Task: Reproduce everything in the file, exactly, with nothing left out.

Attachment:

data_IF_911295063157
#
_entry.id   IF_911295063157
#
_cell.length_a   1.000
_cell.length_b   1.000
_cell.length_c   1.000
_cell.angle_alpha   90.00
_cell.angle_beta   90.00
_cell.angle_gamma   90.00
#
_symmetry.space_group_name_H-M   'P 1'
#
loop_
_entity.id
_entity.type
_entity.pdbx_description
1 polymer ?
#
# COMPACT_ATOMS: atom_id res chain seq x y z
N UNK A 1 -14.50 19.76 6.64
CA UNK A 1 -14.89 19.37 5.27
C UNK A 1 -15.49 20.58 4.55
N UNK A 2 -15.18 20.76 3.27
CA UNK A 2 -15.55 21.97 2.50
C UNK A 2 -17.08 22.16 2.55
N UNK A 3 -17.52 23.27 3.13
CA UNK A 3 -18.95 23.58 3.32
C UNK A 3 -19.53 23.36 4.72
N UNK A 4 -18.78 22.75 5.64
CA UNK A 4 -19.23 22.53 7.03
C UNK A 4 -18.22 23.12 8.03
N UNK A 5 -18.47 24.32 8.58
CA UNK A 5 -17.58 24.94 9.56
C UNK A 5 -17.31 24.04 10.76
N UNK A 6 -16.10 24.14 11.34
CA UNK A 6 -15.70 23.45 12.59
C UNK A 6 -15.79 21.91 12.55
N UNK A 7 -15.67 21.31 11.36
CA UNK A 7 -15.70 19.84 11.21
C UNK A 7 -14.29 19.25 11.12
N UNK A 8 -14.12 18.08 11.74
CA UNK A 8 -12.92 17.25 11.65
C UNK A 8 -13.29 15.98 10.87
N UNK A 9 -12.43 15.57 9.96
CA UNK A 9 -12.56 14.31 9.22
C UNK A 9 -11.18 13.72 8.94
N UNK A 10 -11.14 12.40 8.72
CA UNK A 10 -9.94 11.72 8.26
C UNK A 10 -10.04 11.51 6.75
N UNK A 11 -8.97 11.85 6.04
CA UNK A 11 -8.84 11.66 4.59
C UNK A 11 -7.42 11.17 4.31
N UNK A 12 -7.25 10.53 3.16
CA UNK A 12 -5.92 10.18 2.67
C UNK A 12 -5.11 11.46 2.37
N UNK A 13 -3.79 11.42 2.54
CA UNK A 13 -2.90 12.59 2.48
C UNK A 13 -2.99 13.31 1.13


data_IF_911295063157
#
_entry.id   IF_911295063157
#
_cell.length_a   1.000
_cell.length_b   1.000
_cell.length_c   1.000
_cell.angle_alpha   90.00
_cell.angle_beta   90.00
_cell.angle_gamma   90.00
#
_symmetry.space_group_name_H-M   'P 1'
#
loop_
_entity.id
_entity.type
_entity.pdbx_description
1 polymer ?
#
# COMPACT_ATOMS: atom_id res chain seq x y z
N UNK A 1 -14.50 19.76 6.64
CA UNK A 1 -14.89 19.37 5.27
C UNK A 1 -15.49 20.58 4.55
N UNK A 2 -15.18 20.76 3.27
CA UNK A 2 -15.55 21.97 2.50
C UNK A 2 -17.08 22.16 2.55
N UNK A 3 -17.52 23.27 3.13
CA UNK A 3 -18.95 23.58 3.32
C UNK A 3 -19.53 23.36 4.72
N UNK A 4 -18.78 22.75 5.64
CA UNK A 4 -19.23 22.53 7.03
C UNK A 4 -18.22 23.12 8.03
N UNK A 5 -18.47 24.32 8.58
CA UNK A 5 -17.58 24.94 9.56
C UNK A 5 -17.31 24.04 10.76
N UNK A 6 -16.10 24.14 11.34
CA UNK A 6 -15.70 23.45 12.59
C UNK A 6 -15.79 21.91 12.55
N UNK A 7 -15.67 21.31 11.36
CA UNK A 7 -15.70 19.84 11.21
C UNK A 7 -14.29 19.25 11.12
N UNK A 8 -14.12 18.08 11.74
CA UNK A 8 -12.92 17.25 11.65
C UNK A 8 -13.29 15.98 10.87
N UNK A 9 -12.43 15.57 9.96
CA UNK A 9 -12.56 14.31 9.22
C UNK A 9 -11.18 13.72 8.94
N UNK A 10 -11.14 12.40 8.72
CA UNK A 10 -9.94 11.72 8.26
C UNK A 10 -10.04 11.51 6.75
N UNK A 11 -8.97 11.85 6.04
CA UNK A 11 -8.84 11.66 4.59
C UNK A 11 -7.42 11.17 4.31
N UNK A 12 -7.25 10.53 3.16
CA UNK A 12 -5.92 10.18 2.67
C UNK A 12 -5.11 11.46 2.37
N UNK A 13 -3.79 11.42 2.54
CA UNK A 13 -2.90 12.59 2.48
C UNK A 13 -2.99 13.31 1.13